Craniosacral therapist Inna Dagman places her hands around my Achilles tendons and heels, and I am immediately aware of how warm her hands are. In less than a minute the room falls away, along with an avalanche of adult worries. It’s safe to say that I spend the rest of my first-ever craniosacral therapy session on the edge of sleep. My breathing slows and my mind, settling into the cushions of hypnagogia, puts its feet up to watch whatever images and thought segments are offered up by the alpha and theta brain waves that have taken over. I’m in my garden, mostly, and then on the rugged coast above Pablo Neruda’s Chilean home Isla Negra—a place I visited more than a decade ago and had not thought about in years.
Starting and finishing at the ankles, Dagman moves her hand placements, in long intervals of gentle pressure, through various points of the spine, neck and head. There are moments of scalp-tingling pleasure, sure, and the feeling of tension melting away, but make no mistake about it: craniosacral therapy is not massage (though Dagman is a certified massage therapist, specializing in Thai floor massage.) It’s more like a nervous system reboot, if you will, with its hands-on healing roots in antiquity.
“There is such a thing as a craniosacral rhythm, which is separate from the breathing rhythm, separate from the heart rate. And that rhythm is the flow of the cerebrospinal fluid throughout the craniosacral system,” says Dagman. Encompassing various membranes and soft tissues, cerebrospinal fluid, and the bony structures of the spine, cranial bones and sacrum, the craniosacral system is the primary system in our body that encases and protects the central nervous system—whose function is vital to our overall health.
Trained at the Upledger Institute, Dagman has been practicing craniosacral therapy for three years now, and working out of the Westside Healing Arts Center for two. Blockages and “energy cysts,” which we can carry around for years, occur when the body encapsulates accumulations of foreign energy or traumas—physical or emotional—to protect itself. “Those areas in our being have a very different quality to the touch of the craniosacral therapist. So we can find them and then we can hopefully release them,” she says.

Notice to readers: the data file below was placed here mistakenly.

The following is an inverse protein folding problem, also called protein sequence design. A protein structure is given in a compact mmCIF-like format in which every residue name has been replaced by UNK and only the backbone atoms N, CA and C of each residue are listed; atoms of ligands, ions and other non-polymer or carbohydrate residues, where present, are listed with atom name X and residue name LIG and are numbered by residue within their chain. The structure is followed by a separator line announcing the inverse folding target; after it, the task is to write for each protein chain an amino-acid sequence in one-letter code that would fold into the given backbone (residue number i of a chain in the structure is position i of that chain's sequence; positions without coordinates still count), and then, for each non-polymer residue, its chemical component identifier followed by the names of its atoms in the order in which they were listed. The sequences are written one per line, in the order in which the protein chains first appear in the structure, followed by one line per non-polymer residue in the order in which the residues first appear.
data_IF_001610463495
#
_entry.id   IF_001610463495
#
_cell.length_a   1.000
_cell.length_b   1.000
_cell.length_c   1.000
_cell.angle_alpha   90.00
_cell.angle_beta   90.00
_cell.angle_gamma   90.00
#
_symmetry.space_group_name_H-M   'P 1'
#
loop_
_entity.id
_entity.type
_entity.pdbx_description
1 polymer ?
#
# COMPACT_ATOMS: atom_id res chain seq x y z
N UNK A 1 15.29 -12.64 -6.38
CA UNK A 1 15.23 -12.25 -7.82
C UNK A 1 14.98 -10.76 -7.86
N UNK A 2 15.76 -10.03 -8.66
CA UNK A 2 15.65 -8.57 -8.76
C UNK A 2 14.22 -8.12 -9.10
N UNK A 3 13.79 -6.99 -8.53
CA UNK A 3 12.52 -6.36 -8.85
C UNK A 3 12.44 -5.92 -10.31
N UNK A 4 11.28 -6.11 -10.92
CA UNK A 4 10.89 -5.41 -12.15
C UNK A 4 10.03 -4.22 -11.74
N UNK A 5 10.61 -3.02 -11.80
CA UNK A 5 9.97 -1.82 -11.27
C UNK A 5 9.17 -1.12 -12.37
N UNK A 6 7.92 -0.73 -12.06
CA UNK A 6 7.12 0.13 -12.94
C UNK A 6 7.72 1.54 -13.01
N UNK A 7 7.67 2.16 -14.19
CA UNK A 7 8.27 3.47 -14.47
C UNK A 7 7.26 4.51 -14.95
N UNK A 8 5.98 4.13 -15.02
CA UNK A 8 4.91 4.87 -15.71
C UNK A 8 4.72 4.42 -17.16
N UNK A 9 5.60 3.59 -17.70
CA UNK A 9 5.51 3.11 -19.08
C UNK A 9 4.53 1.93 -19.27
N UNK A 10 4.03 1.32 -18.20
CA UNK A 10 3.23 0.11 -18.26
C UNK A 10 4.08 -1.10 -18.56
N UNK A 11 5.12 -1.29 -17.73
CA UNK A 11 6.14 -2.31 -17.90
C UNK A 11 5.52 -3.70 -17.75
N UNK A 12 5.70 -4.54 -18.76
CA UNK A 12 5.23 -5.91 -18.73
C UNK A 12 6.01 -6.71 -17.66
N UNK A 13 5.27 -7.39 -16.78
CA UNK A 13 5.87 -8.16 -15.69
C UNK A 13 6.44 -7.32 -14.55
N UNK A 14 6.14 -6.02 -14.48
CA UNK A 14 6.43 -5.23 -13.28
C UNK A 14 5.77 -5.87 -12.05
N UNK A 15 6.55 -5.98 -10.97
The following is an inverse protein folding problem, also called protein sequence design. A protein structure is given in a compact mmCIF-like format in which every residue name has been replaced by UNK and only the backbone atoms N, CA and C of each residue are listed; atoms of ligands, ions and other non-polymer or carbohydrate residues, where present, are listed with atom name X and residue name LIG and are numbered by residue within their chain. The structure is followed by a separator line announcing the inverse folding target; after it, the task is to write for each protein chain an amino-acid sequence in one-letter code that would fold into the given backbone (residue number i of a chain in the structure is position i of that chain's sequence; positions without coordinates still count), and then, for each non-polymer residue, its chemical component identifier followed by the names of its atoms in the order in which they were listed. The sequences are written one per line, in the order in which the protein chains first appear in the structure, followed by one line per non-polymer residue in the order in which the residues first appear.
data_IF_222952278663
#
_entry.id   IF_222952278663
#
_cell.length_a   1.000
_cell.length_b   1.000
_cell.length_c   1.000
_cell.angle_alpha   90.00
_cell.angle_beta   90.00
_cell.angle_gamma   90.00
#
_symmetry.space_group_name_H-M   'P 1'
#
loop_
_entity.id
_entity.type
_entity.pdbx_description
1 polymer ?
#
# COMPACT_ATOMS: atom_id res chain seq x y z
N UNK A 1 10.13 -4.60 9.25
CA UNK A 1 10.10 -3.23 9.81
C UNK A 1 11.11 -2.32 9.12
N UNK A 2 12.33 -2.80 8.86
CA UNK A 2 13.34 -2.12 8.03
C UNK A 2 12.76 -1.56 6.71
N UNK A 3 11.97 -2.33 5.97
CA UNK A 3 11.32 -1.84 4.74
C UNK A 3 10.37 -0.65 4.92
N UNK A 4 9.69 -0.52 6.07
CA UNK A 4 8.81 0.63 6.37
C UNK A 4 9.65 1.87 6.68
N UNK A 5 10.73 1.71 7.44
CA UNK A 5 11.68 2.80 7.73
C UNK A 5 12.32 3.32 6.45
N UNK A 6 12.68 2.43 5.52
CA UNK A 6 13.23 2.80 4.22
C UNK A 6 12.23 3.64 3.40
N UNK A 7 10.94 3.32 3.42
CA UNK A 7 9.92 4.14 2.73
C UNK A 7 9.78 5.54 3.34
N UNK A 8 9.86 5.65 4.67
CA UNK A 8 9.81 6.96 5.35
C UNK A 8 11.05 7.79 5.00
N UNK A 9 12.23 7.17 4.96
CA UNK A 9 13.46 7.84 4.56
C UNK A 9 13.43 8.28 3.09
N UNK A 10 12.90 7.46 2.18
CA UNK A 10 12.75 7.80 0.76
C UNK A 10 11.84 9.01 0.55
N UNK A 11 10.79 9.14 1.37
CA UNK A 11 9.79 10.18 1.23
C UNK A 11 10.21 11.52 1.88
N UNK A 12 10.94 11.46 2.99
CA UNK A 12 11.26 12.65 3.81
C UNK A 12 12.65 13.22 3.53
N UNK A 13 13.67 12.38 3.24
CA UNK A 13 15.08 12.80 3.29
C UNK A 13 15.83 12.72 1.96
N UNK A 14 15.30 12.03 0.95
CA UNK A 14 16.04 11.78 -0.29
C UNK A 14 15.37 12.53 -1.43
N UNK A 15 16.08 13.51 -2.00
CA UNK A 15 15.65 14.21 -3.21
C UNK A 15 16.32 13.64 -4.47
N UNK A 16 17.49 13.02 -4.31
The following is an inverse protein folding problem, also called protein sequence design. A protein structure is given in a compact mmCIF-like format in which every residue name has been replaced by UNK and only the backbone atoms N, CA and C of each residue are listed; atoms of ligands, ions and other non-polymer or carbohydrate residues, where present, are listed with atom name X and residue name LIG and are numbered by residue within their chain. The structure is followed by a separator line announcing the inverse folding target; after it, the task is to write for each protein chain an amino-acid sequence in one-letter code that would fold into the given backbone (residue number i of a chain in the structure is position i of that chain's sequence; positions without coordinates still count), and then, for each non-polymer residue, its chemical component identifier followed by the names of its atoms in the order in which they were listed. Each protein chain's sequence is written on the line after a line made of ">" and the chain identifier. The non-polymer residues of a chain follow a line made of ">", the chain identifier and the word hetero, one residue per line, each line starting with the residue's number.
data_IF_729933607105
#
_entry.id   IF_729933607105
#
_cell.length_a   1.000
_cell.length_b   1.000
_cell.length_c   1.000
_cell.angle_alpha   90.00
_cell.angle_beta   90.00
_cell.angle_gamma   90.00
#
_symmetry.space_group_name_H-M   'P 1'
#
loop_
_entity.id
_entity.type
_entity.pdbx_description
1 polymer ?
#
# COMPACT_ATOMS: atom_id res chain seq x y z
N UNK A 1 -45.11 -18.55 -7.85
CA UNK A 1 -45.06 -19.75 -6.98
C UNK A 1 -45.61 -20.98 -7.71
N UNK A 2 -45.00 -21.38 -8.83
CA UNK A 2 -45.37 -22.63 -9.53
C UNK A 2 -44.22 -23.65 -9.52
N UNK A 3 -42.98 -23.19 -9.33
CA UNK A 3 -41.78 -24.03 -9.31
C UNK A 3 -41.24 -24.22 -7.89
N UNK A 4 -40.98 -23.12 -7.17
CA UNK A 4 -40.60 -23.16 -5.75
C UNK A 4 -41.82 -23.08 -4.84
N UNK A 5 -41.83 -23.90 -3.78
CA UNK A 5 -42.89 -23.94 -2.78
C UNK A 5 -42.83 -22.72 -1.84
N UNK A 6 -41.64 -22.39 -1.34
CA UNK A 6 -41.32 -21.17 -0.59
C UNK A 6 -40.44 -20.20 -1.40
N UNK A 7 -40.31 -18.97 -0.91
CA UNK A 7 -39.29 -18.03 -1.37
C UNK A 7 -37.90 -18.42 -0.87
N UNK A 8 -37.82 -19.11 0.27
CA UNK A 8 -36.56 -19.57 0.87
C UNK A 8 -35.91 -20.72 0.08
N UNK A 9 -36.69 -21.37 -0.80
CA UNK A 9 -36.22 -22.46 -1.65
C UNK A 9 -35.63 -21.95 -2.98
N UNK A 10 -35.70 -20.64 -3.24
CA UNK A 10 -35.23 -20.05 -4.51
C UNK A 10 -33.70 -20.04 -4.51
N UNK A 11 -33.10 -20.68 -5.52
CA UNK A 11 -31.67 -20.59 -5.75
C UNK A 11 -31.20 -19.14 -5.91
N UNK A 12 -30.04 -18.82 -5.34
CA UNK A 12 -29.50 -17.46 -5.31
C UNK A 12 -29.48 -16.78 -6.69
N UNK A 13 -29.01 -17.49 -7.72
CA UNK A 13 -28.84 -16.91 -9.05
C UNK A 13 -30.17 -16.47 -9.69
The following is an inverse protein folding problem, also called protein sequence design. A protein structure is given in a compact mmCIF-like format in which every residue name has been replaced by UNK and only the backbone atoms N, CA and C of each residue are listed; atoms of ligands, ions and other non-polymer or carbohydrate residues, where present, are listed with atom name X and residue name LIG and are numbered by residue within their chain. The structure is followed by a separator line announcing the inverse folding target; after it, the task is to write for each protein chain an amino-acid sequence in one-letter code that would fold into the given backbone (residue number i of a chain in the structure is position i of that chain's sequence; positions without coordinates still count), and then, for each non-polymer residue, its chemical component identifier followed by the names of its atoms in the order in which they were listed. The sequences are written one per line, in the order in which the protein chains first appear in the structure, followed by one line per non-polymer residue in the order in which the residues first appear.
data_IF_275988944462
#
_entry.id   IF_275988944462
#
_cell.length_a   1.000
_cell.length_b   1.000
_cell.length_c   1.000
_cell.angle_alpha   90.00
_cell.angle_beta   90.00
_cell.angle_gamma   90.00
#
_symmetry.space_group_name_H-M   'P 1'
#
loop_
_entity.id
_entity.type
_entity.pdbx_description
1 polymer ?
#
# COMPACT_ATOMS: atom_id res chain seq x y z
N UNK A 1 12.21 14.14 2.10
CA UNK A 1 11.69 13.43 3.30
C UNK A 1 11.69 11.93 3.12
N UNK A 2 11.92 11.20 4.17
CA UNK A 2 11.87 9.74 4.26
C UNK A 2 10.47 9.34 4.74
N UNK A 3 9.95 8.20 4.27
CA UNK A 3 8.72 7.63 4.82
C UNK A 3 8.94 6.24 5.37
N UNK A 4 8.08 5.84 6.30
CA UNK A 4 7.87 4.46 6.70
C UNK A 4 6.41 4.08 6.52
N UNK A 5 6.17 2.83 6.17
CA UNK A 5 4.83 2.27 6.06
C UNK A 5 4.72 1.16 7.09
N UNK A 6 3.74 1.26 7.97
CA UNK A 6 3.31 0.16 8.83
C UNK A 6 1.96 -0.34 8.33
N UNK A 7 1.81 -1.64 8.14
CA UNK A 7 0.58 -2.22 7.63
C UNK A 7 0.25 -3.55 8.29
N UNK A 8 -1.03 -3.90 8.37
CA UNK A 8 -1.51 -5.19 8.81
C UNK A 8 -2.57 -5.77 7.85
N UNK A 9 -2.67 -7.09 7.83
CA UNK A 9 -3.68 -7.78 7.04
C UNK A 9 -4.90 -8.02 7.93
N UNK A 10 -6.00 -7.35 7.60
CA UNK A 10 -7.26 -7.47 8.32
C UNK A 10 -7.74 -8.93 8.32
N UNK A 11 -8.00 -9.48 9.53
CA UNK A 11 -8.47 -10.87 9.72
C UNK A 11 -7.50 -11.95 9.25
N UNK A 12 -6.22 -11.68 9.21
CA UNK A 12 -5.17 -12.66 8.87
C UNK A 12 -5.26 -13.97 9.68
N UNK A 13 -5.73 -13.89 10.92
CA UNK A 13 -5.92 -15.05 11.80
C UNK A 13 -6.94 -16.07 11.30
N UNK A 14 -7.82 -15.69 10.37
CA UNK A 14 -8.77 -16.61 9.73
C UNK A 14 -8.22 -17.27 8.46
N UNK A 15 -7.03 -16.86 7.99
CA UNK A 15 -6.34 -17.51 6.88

Dagman was born in Siberia, where, if a healer was called to a rich household and a poor one simultaneously, the healer would attend to the poorer one first. With that ethos, she often shares her gift for healing pro-bono. Among others, she’s worked with women at the Walnut Avenue Women’s Center who have experienced abusive relationships and addiction cycles, and she traveled to India in 2015 with the nonprofit New Light India to share craniosacral therapy as well as belly dance instruction with women and girls in forced sex work. Her dream next step is to bring craniosacral therapy into prisons.
Dagman sees the body, mind and spirit as inseparable. And while she’s passionate about the modality’s potential for healing spiritual and emotional traumas‚ traversing those realms depends fully on the intent of the client, she says. While craniosacral therapy can address a variety of symptoms and conditions, including pain brought by injury, surgery, and the accumulated stresses of modern day life, it’s also a valuable way to stay healthy, as it nudges the body into a self-healing state. “As practitioner, I guide you, but I am not the one doing it. It is your own wisdom that leads the session, your own innate doctor,” she says.
Placebo or not, the days following my first session are marked by a shift in perception. In an acupuncture appointment the day after, I drop into a relaxed dream state of rest much quicker than normal—and Dagman explains that acupuncture and craniosacral therapy are a common combination. “Because acupuncture works with our energy system,” says Dagman. “Craniosacral therapy in a way makes our energy system more accessible, more open, more ready, so then the acupuncture can be even more potent.”
For those on a healing path, this gentle yet effective technique works well in conjunction with other healing modalities, including talk therapy and other forms of bodywork. “Every human being is perfect wherever they are on their unique journey,” says Dagman. “I’m just there to meet them and see what is there to release. With love—it’s not a personal love, but a complete lack of judgement, complete presence.”
For more information on Inna Dagman’s work, visit wildcreekhealingarts.com.
The Good Times editors have a long history of promoting these sort of pseudoscientific ideas about health. This stuff is in the same realm as creationism and global warming denial. Why don’t we see articles about the real miracles that are being practiced by medical professionals in our local hospitals?
Nicely written. Thanks for sharing your experience!